Indianapolis Mayor Joe Hogsett’s administration on Tuesday threatened suit against the ownership of a Nora-area apartment complex that’s racked up hundreds of health and building code violations.
New Jersey-based owner Fox Lake AHF Inc. has less than a week to take remedial action at Lakeside Pointe, 9000 N. College Ave., and avoid the suit. On Tuesday, the city provided IBJ with a letter it sent to the not-for-profit firm advising it of the impending action.
“There must be real consequences for charging Indianapolis residents to live in unacceptable and uninhabitable conditions,” Hogsett said at a Tuesday news conference.
Indianapolis and the Marion County Public Health Department have given Fox Lake AHF Inc. until Jan. 31 to make some quick fixes or face a lawsuit under Indiana’s nuisance statute, in what officials called a “test case” for a 2018 interpretation of state law.
Senate Enrolled Act 558, which took effect in 2017, doesn’t let municipalities punish property owners or tenants for calling 911 in a range of circumstances. A 2018 Court of Appeals interpretation of the law went further by limiting local governments’ ability to use emergency calls as proof that a landlord is negligent.
If it files a suit, the city would be challenging the Court of Appeals interpretation.
“Our ability to file under the public nuisance statute and use this opportunity as a test case, to shine a light on what might be discrepancies or unclarity within state law, I think helps us in the short term with the living conditions at Lakeside Pointe,” said Deputy Mayor Jeff Bennett, “and then in the long term with our ability to hold bad actors accountable all over Marion County.”
Conditions at Lakeside Pointe have been on the decline for years. Residents have reported going weeks without hot water, air conditioning and heating; raw sewage leaks; and a dozen fires.
Officials said they’ve done their part to crack down on the owner. That includes 600-plus housing code violations from the health department since 2017. Fox Lake owes more than $225,000 so far for the violations, according to the city.
“To keep up with the level of complaints, a housing inspector visits this property every day,” said Paul Babcock, CEO of Health and Hospital Corporation. “… The Marion County Public Health Department has, on average, 60 cases in court at any given time related to the Lakeside Pointe apartment complex.”
The Department of Business and Neighborhood Services has also issued zoning and building violations, with demolition orders pending for two buildings “catastrophically damaged” by fires, according to the letter.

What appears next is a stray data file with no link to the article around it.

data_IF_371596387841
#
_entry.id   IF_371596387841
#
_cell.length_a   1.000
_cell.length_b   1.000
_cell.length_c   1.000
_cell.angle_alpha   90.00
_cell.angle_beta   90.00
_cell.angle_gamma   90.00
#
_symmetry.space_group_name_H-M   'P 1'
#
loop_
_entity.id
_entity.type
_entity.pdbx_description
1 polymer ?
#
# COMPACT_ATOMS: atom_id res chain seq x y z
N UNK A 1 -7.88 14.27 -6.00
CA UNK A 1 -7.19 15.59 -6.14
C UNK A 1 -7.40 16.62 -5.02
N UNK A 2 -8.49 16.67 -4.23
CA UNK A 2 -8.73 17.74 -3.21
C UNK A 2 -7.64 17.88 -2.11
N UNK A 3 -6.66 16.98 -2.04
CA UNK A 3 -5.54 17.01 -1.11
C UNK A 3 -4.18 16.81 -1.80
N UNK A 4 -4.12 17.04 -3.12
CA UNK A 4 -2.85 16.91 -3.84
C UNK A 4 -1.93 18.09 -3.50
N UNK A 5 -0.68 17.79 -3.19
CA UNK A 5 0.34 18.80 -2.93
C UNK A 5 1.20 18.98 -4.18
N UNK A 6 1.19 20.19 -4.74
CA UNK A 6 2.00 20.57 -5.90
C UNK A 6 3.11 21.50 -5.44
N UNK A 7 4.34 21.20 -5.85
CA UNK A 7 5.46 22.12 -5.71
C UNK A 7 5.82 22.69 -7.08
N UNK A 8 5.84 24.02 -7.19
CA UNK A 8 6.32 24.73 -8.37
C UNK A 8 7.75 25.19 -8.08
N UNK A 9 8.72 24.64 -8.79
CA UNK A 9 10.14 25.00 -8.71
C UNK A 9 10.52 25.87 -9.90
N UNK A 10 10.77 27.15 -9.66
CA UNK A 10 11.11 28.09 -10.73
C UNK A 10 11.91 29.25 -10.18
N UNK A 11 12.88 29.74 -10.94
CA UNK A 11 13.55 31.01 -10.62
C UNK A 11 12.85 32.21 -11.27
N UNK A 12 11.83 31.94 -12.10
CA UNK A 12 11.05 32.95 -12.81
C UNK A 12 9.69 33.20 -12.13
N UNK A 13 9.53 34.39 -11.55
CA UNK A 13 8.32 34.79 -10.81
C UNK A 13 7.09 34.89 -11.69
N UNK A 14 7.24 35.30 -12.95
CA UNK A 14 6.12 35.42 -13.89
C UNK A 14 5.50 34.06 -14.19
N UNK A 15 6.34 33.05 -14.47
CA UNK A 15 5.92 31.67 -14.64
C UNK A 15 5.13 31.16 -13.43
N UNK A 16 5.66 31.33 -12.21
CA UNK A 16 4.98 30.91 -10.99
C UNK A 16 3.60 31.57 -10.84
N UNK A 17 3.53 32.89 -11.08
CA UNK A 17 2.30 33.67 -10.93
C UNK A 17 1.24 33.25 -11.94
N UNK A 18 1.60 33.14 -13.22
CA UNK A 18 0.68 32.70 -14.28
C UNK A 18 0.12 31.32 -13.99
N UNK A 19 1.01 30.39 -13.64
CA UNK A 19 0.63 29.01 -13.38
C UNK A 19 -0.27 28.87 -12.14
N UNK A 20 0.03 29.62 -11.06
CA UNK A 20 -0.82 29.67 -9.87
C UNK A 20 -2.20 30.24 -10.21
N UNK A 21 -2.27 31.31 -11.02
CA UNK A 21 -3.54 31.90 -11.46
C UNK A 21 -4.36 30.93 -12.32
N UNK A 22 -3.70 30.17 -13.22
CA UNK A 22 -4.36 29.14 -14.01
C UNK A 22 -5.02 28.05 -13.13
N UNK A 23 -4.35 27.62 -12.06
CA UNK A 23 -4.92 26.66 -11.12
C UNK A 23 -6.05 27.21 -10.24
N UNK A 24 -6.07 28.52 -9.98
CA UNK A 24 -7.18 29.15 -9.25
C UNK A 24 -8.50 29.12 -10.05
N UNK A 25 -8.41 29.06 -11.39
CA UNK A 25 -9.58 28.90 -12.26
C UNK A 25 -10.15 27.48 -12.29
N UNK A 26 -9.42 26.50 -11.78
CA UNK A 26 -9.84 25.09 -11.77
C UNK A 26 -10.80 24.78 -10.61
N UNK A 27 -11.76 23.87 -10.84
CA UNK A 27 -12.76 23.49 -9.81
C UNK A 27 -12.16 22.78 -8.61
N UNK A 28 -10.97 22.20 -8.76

Still, it’s taken years to get here.
“I have been in Zoom rooms with leaders, 35 people, from the state, city, county [and] community level. So why has it been so hard to achieve a solution for Lakeside Pointe?” asked Claire Holba, leader of not-for-profit Patchwork Indy, during Tuesday’s press conference.
She recounted walking through a residential unit with raw sewage from the unit above leaking into a bathtub, and being on the phone with a young resident as a fire raged outside the back window.
Asked why this escalation has taken so long, Deputy Corporation Counsel Matt Giffin described the violation notices and other enforcement actions, then said, “I think we have been using the tools at our disposal. What we’re talking about today is bringing an additional tool to bear.”
An unresponsive owner hasn’t helped, Bennett added. IBJ has been unable over several months to contact Fox Lake, its parent company and executives connected to the group.
To avoid the lawsuit, officials want Fox Lake to address its outstanding housing code violations, particularly 19 emergency-level filings; promise to attend February demolition order hearings and comply when the orders are finalized; and enclose its dumpsters.
Officials said they’d go after Fox Lake to not only resolve its violations, but also to recover emergency response costs and legal fees.
“There must be consequences for the significant financial cost to Indianapolis taxpayers as a result of the owner’s failure to maintain properties,” Hogsett said. “Repeated IMPD, repeated IFD visits to Lakeside Pointe are costly to all of us.”
A mayor’s office spokesperson didn’t immediately have an estimate available.